FCC calls for mega $300 million fine for massive US robocall campaign

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Re: Dropped by 99%...

Nah, a good start is 50 robocallers at the bottom of the ocean.

Leaving, leaving --->

Since humans can't manage fusion, the US puts millions into AI-powered creation

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Re: Nothing new.

"Henry VIII", "Hammurabi", and "Paleozoic" pages were created by historians and geologists (maybe with paleontologists), not AI experts who would be well advised to create more pages about the history of their own field. John McCarthy and SAIL are positively Paleozoic, maybe specifically Cambrian (in the explosive sense) in the context. Try googling SAIL and count the organizations that you find before you get to Stanford AI Lab. I was shocked - and I knew what I was looking for.

FWIW, the phrase "Silicon Valley thinks that history starts with Google's IPO" (or something pretty close) was coined by an eminent (Stanford) historian. I'll leave googling it up to you.

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Re: Nothing new.

It's not that Google has amnesia. It's just that history starts from its IPO, so there is nothing older than that to remember in the first place.

SLAC = Stanford Linear Accelerator Center. Maybe Encyclopedia Britannica can be a good start? In any case, with SLAC you are in the right place with slac.standford.edu.

SAIL - Here the Internet may be even more confusing. There are so many places whose founders liked the SAIL acronym that you get lost Googling. Stanford Artificial Intelligence Laboratory goes back to the times of John McCarthy. A seemingly separate page provides a <cough>highly personal</cough> overview of history that, among other things, claims that just about every bit of technology one has ever heard of (including, khem, Google) originated from there. Some of it is very likely true, and at the very least it is entertaining.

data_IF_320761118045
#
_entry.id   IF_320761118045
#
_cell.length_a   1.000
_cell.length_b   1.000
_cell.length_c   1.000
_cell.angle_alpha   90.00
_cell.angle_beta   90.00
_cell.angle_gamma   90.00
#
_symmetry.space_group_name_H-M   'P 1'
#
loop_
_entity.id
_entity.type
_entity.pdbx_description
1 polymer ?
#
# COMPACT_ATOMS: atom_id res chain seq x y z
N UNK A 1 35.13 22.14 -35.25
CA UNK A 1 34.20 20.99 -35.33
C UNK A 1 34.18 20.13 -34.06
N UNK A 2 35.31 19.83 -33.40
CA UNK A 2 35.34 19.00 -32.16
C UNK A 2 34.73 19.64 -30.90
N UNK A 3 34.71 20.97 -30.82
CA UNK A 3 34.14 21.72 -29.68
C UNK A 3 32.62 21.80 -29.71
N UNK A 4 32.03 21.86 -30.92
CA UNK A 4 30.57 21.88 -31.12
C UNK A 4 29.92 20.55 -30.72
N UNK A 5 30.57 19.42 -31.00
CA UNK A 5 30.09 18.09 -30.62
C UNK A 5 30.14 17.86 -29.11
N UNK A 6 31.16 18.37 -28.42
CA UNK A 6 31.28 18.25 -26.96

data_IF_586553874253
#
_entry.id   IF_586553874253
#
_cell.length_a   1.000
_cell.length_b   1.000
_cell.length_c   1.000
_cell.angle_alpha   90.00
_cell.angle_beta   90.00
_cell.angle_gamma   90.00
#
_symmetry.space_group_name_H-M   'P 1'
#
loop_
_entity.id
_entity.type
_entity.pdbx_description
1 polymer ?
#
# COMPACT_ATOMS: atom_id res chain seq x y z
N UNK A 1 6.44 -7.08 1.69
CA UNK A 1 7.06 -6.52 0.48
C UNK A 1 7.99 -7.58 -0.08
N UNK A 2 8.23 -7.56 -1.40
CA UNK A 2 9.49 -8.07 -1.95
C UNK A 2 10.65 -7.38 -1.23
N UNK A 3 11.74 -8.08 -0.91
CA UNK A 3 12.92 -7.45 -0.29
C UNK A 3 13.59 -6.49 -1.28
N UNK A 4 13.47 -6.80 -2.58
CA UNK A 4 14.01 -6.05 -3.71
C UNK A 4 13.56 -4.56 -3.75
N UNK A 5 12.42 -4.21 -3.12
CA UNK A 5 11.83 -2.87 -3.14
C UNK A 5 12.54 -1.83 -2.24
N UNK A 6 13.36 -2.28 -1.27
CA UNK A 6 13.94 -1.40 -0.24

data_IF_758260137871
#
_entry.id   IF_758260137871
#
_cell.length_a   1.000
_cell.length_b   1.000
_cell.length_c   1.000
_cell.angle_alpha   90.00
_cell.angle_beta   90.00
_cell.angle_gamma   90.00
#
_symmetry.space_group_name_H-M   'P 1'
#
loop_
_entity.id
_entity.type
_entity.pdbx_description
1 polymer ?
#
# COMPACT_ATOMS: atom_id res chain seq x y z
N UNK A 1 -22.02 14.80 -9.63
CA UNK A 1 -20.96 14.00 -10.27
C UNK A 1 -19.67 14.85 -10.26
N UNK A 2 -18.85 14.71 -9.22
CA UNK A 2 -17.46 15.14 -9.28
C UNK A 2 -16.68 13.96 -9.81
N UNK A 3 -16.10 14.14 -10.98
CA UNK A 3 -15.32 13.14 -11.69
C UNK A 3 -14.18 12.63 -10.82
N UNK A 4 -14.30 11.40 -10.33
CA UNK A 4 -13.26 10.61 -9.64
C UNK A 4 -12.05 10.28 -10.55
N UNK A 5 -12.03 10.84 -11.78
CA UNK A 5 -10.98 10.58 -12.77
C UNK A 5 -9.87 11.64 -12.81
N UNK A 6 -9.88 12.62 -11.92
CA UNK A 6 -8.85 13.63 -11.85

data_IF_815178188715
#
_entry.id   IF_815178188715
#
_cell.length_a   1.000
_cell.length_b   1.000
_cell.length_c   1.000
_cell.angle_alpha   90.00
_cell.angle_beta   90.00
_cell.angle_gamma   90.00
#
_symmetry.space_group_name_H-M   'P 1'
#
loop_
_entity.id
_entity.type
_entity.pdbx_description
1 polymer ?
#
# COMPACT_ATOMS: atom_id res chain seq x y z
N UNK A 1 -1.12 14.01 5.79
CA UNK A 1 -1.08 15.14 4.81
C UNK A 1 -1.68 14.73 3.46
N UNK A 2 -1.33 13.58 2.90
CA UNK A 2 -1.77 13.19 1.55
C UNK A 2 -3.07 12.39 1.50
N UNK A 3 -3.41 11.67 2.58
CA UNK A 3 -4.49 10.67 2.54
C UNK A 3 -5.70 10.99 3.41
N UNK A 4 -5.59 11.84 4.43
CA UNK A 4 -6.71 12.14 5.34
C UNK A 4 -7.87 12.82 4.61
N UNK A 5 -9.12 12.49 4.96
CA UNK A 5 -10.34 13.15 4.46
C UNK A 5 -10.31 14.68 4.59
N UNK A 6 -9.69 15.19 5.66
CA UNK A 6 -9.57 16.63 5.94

Damn, I am old.

Study finds AI assistants help developers produce code that's more likely to be buggy

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The paper begins

"AI code assistants, like Github Copilot, have emerged as programming tools with the potential to lower the barrier of entry for programming..."

Ouch!

I've skimmed the paper, mostly in search of a possible bias that would make the experimental group (that was allowed to use AI) less experienced (or otherwise handicapped) compared to the control group. To the authors' credit, not only they assigned participants randomly to the control and experimental groups, but they also provided handy comparison tables of the two demographics. At first blush, I don't see an obvious bias. Actually, the average experience of the experimental group is somewhat higher than of the control group. And both groups were allowed to browse the Internet, so StackOverflow and friends were available to both groups.

OMG! Not only does AI exhibit Dunning-Kruger traits but it also amplifies them in humans, eh?

Elon Musk to step down as Twitter CEO: Help us pick his replacement

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Won't fly

It is obvious that Twitter future CEO cannot possibly be one of those. You didn't consult HR, did you? Just how privileged all these heterosexual white males (mostly - see Holmes, Elizabeth) are? This will certainly cause a twitstorm if the procedure is disclosed in Twitter Files!